Sor Juana Inés de la Cruz


Out of spirited resentment, she assesses the choice of a state that lasts until death

To contemplate the perils of the sea
Would end all voyages. If made aware
Of all potential dangers, none would dare
Challenge the bull’s defiant bravery.

No skilled equestrian, if he could see
His bold, unbridled stallion or mare
At full force, charging down the thoroughfare,
Would hope to harness such fierce energy.

While one who has enough intrepid nerve
To shrug off risk and seek Apollo’s lair,
Then, boldened by desire to govern fate,

Conducts the sun-bathed rig beyond earth’s curve—
Will try it all, be all, go everywhere,
Not choose some life-long rut or changeless state.



She suspects disguised cruelty in the comfort Hope brings

Unending ailment, Hope, your curse abides;
and I’ve remained enthralled year after year.
You keep a balance between faith and fear,
the scales forever even on both sides —

to which, held in an ever-pending lull,
just at the verge of tipping, your deceit
allows no mounting or decrease in weight,
but gives despair and promise equal pull.

Who stripped you of your true name, murderer?
Essentially, yours is a greater crime:
you dally with the soul, suspending her

between two fortunes, wretched and sublime–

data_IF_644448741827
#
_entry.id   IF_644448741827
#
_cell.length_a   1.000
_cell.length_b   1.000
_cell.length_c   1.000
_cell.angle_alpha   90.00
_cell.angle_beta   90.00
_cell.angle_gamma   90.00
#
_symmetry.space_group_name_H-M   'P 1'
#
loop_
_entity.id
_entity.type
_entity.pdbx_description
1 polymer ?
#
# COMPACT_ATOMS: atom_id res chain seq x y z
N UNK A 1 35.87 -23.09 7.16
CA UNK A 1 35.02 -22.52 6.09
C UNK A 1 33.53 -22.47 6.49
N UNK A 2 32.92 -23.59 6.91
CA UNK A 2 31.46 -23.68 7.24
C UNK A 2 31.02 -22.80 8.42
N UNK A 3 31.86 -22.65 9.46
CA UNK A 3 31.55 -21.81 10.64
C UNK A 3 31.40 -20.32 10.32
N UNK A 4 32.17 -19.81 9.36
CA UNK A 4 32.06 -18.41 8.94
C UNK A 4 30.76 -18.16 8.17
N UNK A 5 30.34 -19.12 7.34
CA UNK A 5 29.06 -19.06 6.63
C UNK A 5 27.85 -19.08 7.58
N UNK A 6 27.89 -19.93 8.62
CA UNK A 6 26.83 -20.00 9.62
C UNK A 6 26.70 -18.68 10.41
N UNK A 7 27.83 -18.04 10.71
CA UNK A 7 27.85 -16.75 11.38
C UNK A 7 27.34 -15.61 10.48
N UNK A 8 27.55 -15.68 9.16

not so that life will linger or endure,
rather to let death take its own sweet time.



Rosy Obsession…

Rosy obsession of humanity,
intricate dreams all daydreamers pursue,
and all vain dreams of treasure’s golden hue,
demented Hope, gilded insanity;

world without end, springlike longevity,
feeble imaginings of verdant dew,
the now expected by the happy few,
the never of the hapless majority:

they chase your night in search of your pink dawn
who fit their spectacles with rosy lies
and color things as they would have them be;

while I know better what my fate will spawn
and in each hand I keep each of my eyes,
so what I touch is all that I can see.

–Translated from the Spanish by Leslie Monsour

2 thoughts on “Translation by Leslie Monsour

  1. What gorgeous, faithful, sensitive translations! They capture all of the nuances, all of the impossible contradictions of Sor Juana, and–most important–her tone of cool, intelligent fury kept in bounds by the discipline of her art. Brava, Leslie Monsour!

    1. What an extremely gratifying comment this is, Rhina; and coming from you, a master translator of Sor Juana’s sonnets, it means a very great deal to me, indeed. Mil gracias!

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